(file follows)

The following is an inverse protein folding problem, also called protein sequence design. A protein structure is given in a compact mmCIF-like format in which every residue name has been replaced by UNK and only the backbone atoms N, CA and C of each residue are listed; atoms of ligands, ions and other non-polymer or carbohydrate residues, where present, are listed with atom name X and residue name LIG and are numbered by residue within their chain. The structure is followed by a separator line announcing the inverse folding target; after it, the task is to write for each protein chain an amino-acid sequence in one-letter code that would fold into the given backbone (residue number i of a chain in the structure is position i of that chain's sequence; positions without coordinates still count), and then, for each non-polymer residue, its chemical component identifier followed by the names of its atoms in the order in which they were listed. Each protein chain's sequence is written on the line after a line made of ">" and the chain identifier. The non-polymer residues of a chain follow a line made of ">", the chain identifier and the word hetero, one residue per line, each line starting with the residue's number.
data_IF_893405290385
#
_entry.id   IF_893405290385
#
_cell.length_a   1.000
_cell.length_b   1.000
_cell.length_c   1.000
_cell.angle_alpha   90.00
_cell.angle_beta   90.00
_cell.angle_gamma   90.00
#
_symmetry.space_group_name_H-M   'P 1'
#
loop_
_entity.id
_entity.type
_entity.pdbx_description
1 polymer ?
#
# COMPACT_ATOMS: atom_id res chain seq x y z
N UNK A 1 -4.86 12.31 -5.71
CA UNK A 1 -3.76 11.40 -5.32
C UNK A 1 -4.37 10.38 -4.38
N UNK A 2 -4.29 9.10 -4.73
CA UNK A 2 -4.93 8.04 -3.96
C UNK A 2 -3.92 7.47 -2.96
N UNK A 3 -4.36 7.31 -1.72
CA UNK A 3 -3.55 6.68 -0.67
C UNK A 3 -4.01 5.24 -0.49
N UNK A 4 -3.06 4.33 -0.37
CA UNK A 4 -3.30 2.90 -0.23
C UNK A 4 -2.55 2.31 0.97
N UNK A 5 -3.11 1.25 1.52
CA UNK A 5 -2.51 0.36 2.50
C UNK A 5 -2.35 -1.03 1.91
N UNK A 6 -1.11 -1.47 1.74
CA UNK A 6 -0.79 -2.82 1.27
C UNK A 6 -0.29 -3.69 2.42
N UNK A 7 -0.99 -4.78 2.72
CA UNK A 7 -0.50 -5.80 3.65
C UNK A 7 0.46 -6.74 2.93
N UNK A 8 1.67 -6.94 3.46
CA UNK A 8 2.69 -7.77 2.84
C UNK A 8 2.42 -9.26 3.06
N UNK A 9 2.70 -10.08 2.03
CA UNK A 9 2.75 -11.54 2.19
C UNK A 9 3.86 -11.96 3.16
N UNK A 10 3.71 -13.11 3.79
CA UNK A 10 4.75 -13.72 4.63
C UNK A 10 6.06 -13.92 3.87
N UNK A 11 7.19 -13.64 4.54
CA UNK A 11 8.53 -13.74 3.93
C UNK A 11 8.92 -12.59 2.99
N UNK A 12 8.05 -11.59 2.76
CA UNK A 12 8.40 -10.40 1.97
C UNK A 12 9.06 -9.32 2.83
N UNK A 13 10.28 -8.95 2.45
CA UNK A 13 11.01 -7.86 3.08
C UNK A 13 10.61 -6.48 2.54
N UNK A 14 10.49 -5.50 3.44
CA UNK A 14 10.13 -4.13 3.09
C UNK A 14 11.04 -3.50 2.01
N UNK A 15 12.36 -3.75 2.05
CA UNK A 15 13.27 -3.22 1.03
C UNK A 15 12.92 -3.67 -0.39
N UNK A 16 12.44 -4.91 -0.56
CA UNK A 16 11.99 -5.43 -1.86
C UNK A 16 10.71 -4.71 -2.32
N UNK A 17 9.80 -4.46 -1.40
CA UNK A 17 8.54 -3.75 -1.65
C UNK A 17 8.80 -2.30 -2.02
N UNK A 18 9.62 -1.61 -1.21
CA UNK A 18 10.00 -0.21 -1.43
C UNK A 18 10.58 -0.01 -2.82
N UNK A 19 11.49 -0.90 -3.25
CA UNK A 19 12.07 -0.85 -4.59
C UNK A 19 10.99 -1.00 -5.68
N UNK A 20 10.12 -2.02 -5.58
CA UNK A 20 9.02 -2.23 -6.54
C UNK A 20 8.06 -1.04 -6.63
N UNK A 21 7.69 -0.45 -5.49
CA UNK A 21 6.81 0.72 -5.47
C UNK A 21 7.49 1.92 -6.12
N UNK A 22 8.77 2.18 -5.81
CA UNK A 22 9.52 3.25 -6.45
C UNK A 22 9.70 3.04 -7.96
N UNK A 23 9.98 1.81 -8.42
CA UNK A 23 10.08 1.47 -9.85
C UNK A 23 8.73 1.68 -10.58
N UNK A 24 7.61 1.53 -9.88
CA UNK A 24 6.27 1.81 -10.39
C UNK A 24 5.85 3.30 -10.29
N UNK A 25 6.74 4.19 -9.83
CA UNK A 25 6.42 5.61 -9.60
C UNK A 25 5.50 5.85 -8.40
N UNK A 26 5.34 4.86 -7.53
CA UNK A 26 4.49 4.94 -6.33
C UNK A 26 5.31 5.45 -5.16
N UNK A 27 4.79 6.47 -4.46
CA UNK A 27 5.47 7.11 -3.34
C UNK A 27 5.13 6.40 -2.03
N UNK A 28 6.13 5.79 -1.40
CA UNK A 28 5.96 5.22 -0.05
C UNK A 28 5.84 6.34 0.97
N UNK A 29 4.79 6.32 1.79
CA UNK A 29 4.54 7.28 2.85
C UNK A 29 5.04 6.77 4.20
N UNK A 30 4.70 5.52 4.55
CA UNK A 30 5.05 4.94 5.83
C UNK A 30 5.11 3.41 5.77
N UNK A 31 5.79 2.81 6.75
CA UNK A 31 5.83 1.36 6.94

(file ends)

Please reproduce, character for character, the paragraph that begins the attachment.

The following is an inverse protein folding problem, also called protein sequence design. A protein structure is given in a compact mmCIF-like format in which every residue name has been replaced by UNK and only the backbone atoms N, CA and C of each residue are listed; atoms of ligands, ions and other non-polymer or carbohydrate residues, where present, are listed with atom name X and residue name LIG and are numbered by residue within their chain. The structure is followed by a separator line announcing the inverse folding target; after it, the task is to write for each protein chain an amino-acid sequence in one-letter code that would fold into the given backbone (residue number i of a chain in the structure is position i of that chain's sequence; positions without coordinates still count), and then, for each non-polymer residue, its chemical component identifier followed by the names of its atoms in the order in which they were listed. Each protein chain's sequence is written on the line after a line made of ">" and the chain identifier. The non-polymer residues of a chain follow a line made of ">", the chain identifier and the word hetero, one residue per line, each line starting with the residue's number.